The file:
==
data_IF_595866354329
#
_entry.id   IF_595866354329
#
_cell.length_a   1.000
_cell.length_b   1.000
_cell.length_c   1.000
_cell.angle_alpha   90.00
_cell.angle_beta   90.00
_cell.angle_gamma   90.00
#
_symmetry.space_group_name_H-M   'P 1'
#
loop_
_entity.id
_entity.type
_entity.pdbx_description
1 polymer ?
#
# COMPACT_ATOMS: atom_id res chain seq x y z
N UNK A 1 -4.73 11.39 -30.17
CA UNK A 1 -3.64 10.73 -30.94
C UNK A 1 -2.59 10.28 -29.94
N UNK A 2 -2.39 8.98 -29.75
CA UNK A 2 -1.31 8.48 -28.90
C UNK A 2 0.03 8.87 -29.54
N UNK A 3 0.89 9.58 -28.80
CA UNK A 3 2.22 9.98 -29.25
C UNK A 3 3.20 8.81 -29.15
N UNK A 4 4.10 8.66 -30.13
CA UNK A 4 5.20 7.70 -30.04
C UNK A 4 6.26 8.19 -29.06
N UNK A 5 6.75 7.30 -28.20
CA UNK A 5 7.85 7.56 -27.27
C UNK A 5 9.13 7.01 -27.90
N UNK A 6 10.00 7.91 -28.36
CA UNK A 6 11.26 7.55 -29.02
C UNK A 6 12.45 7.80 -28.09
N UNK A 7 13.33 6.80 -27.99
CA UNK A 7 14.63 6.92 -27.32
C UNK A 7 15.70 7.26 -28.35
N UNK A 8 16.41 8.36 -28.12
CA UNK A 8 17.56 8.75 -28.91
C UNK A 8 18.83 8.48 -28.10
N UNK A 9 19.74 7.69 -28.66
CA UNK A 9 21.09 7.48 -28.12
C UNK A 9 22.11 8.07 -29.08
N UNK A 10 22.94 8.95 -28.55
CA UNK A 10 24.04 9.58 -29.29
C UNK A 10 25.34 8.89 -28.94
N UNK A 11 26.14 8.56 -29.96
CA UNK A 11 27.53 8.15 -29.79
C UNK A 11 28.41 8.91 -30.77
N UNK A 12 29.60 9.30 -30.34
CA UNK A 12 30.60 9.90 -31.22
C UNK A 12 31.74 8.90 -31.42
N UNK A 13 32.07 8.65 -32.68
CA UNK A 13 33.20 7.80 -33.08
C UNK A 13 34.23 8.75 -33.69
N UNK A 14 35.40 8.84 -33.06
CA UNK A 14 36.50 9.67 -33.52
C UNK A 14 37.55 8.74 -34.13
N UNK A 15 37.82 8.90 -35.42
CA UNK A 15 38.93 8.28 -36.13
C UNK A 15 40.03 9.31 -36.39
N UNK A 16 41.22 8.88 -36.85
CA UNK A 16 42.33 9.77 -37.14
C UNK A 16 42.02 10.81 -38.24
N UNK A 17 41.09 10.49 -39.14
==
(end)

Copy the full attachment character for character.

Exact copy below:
data_IF_595866354329
#
_entry.id   IF_595866354329
#
_cell.length_a   1.000
_cell.length_b   1.000
_cell.length_c   1.000
_cell.angle_alpha   90.00
_cell.angle_beta   90.00
_cell.angle_gamma   90.00
#
_symmetry.space_group_name_H-M   'P 1'
#
loop_
_entity.id
_entity.type
_entity.pdbx_description
1 polymer ?
#
# COMPACT_ATOMS: atom_id res chain seq x y z
N UNK A 1 -4.73 11.39 -30.17
CA UNK A 1 -3.64 10.73 -30.94
C UNK A 1 -2.59 10.28 -29.94
N UNK A 2 -2.39 8.98 -29.75
CA UNK A 2 -1.31 8.48 -28.90
C UNK A 2 0.03 8.87 -29.54
N UNK A 3 0.89 9.58 -28.80
CA UNK A 3 2.22 9.98 -29.25
C UNK A 3 3.20 8.81 -29.15
N UNK A 4 4.10 8.66 -30.13
CA UNK A 4 5.20 7.70 -30.04
C UNK A 4 6.26 8.19 -29.06
N UNK A 5 6.75 7.30 -28.20
CA UNK A 5 7.85 7.56 -27.27
C UNK A 5 9.13 7.01 -27.90
N UNK A 6 10.00 7.91 -28.36
CA UNK A 6 11.26 7.55 -29.02
C UNK A 6 12.45 7.80 -28.09
N UNK A 7 13.33 6.80 -27.99
CA UNK A 7 14.63 6.92 -27.32
C UNK A 7 15.70 7.26 -28.35
N UNK A 8 16.41 8.36 -28.12
CA UNK A 8 17.56 8.75 -28.91
C UNK A 8 18.83 8.48 -28.10
N UNK A 9 19.74 7.69 -28.66
CA UNK A 9 21.09 7.48 -28.12
C UNK A 9 22.11 8.07 -29.08
N UNK A 10 22.94 8.95 -28.55
CA UNK A 10 24.04 9.58 -29.29
C UNK A 10 25.34 8.89 -28.94
N UNK A 11 26.14 8.56 -29.96
CA UNK A 11 27.53 8.15 -29.79
C UNK A 11 28.41 8.91 -30.77
N UNK A 12 29.60 9.30 -30.34
CA UNK A 12 30.60 9.90 -31.22
C UNK A 12 31.74 8.90 -31.42
N UNK A 13 32.07 8.65 -32.68
CA UNK A 13 33.20 7.80 -33.08
C UNK A 13 34.23 8.75 -33.69
N UNK A 14 35.40 8.84 -33.06
CA UNK A 14 36.50 9.67 -33.52
C UNK A 14 37.55 8.74 -34.13
N UNK A 15 37.82 8.90 -35.42
CA UNK A 15 38.93 8.28 -36.13
C UNK A 15 40.03 9.31 -36.39
N UNK A 16 41.22 8.88 -36.85
CA UNK A 16 42.33 9.77 -37.14
C UNK A 16 42.02 10.81 -38.24
N UNK A 17 41.09 10.49 -39.14